Sometimes it is easy to forget that AMC’s The Walking Dead is meant to be a horror show. That’s partly because the genre is so rare on television, FX’s American Horror Story notwithstanding. It’s also because of how overt the show is in its scares. Classical cinematic horror relies on hiding and deception, whereas The Walking Dead earns its keep from buckets of blood and gore, matched in quantity only by the show’s camp. The show seems to fall in the action genre more often than not, featuring more thrills than chills.
Soon to be the last remnant of AMC’s once-formidable crop of excellent dramas, The Walking Dead was and remains the most inconsistent of those shows. The first season was a revelation for fast-paced, high-production-value thrillers on cable, while the second opted to slow down and develop a cast the writers had previously shown little interest in. The third season was a master class in building tension, but bungled its finale so badly that half of the fourth season was dedicated to trying to fix it.
We start out the fifth season with our survivors in the captivity of the cannibals who run the supposed safe haven of Terminus. They manage to escape and torch the place, but are then hunted by the surviving and still hungry Terminians. In the course of running away, they meet a reclusive priest played by Seth Gilliam, who joins Lawrence Gilliard Jr. and Chad Coleman in the show’s ongoing quest to reassemble the supporting cast of HBO’s The Wire. Rick (Andrew Lincoln) and friends are immediately distrustful of the pastor, and with good reason. From zombies in the barn to the Governor to Terminus, the show has made such a habit of setting traps within facades of safety that by now betrayal seems more like a matter of course than a real question. “Not everyone can be bad,” argues Rick’s son Carl (Chandler Riggs), but if he truly believes that then he does not follow The Walking Dead very closely.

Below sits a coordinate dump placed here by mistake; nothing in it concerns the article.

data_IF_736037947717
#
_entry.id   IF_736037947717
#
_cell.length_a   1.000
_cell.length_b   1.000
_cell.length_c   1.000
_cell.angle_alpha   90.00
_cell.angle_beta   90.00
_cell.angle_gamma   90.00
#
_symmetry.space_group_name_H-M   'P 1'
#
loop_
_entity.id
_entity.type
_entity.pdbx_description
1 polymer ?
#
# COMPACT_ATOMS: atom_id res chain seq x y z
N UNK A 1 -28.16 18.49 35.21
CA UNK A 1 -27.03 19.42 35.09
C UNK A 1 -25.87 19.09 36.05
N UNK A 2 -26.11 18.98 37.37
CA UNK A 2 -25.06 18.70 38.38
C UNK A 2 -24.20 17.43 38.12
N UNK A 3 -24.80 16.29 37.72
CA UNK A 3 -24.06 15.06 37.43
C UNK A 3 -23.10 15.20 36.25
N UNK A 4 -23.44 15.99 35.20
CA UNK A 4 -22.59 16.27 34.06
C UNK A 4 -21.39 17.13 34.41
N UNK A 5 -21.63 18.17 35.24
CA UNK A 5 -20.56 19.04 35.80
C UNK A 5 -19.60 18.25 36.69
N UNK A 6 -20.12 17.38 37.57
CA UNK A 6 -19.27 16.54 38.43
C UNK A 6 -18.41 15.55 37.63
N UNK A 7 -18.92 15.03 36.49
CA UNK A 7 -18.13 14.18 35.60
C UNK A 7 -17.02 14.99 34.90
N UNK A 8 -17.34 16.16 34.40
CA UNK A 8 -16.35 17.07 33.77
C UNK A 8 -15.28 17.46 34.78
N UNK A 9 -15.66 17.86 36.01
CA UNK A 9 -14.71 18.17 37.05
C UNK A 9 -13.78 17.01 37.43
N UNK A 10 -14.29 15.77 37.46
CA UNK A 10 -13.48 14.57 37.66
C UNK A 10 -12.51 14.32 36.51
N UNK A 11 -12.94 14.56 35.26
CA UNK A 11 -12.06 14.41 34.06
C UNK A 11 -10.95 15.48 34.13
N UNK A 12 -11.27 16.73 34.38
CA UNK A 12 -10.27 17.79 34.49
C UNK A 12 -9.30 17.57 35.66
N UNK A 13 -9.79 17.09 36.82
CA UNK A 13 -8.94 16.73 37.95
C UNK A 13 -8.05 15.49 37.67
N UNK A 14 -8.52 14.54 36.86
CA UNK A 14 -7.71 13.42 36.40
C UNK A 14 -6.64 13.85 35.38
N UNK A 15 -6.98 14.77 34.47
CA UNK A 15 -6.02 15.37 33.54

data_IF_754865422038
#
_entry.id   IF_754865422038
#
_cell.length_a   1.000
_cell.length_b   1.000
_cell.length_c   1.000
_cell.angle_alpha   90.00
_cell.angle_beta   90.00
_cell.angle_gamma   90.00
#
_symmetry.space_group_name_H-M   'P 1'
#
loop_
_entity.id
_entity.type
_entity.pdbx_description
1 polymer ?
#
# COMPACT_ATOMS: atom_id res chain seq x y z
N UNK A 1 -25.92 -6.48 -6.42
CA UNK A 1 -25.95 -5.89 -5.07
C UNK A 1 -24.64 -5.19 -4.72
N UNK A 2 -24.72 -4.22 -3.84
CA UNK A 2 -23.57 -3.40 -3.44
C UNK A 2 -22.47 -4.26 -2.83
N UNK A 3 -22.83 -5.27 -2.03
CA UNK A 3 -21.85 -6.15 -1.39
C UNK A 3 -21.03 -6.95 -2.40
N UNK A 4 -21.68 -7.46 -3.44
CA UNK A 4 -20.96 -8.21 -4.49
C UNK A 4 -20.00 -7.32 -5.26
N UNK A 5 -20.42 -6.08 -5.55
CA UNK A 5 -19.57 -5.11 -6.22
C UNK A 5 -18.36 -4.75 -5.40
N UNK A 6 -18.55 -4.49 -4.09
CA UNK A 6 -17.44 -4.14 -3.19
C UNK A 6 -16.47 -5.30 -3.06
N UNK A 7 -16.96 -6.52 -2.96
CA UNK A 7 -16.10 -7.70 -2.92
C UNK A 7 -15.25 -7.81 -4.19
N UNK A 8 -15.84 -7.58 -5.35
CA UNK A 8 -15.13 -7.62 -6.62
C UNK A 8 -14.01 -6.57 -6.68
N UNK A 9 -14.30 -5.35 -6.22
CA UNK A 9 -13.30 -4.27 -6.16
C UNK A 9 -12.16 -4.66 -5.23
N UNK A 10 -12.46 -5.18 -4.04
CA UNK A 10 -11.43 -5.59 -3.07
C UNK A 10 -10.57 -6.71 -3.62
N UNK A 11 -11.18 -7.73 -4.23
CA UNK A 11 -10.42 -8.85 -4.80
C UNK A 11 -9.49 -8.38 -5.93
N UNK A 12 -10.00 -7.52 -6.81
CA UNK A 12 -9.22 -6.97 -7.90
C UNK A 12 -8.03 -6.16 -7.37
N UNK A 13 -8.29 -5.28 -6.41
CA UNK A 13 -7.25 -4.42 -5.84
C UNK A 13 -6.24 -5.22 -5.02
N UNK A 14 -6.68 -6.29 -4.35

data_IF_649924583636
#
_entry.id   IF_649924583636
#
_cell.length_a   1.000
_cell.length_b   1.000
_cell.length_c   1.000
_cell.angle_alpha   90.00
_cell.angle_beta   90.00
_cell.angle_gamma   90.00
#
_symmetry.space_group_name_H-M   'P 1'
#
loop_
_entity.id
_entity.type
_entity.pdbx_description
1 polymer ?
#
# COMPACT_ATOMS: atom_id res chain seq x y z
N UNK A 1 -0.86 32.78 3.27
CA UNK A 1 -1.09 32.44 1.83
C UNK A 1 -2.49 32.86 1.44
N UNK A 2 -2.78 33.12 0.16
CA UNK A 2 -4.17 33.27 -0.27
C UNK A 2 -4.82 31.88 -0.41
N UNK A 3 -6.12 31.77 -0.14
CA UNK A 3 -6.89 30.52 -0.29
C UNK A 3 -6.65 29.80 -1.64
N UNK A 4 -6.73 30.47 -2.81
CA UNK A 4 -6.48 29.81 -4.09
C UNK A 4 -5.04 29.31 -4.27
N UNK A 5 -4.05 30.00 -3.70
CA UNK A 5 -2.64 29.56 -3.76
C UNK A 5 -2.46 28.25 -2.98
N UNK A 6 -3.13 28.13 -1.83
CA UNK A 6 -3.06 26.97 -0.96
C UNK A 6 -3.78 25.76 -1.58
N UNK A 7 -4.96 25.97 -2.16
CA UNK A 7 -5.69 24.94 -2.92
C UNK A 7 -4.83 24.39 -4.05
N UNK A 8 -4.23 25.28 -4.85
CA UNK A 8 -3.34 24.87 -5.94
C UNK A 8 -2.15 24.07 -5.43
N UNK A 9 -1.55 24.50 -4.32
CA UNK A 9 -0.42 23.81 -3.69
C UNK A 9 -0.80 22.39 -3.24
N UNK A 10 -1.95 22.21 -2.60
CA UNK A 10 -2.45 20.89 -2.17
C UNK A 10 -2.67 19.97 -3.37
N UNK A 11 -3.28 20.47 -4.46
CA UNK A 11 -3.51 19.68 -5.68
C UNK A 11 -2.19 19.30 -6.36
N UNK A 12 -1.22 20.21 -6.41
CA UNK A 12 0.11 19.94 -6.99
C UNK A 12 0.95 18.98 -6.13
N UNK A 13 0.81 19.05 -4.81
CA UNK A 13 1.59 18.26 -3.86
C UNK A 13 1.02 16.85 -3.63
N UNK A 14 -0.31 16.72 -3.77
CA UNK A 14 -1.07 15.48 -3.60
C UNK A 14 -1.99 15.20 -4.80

And that’s just it: The thing we sometimes forget about The Walking Dead is that the zombies from which the show draws its premise are often not the source of its actual horror. It’s the people, or more specifically what people are capable of doing to each other, that cools the blood. The first two episodes of the fifth season seem intent on reminding the viewer of just how bad we can be, and they could not be better for it. Our heroes don’t get offed right away by the cannibals, but we see several unknowns disposed of in truly brutal fashion, even by the increasingly violent standards of cable television. Zombies tearing the living flesh from the bones of screaming victims somehow fail to match the horror of the clinical throat slitting that is the preferred method of slaughter by the denizens of Terminus. Despite their temporary reprieve from this, it only takes until the end of the second episode for one of the leads to suffer a fate the cruelty of which could only be devised by TV writers.
There’s an inevitability to that fate inherent in The Walking Dead and other kill-’em-all shows like HBO’s Game of Thrones. There’s a pact between viewer and creator that we’ll get our fill of all the violence and mayhem we crave, but in exchange we have to bear the trauma of watching these characters suffer. These scenes seem to question our perversions as viewers while at the same time encouraging us to bask in them. The action scenes are less complicated in their construction. There is no guilt and little horror, only a well-shot and well-choreographed mix of hand-to-hand and gun-based combat with humans and zombies alike. Unlike in some of the more personal and visceral moments, here the living and dead blur together, the only important distinction being killed or yet-to-be-killed.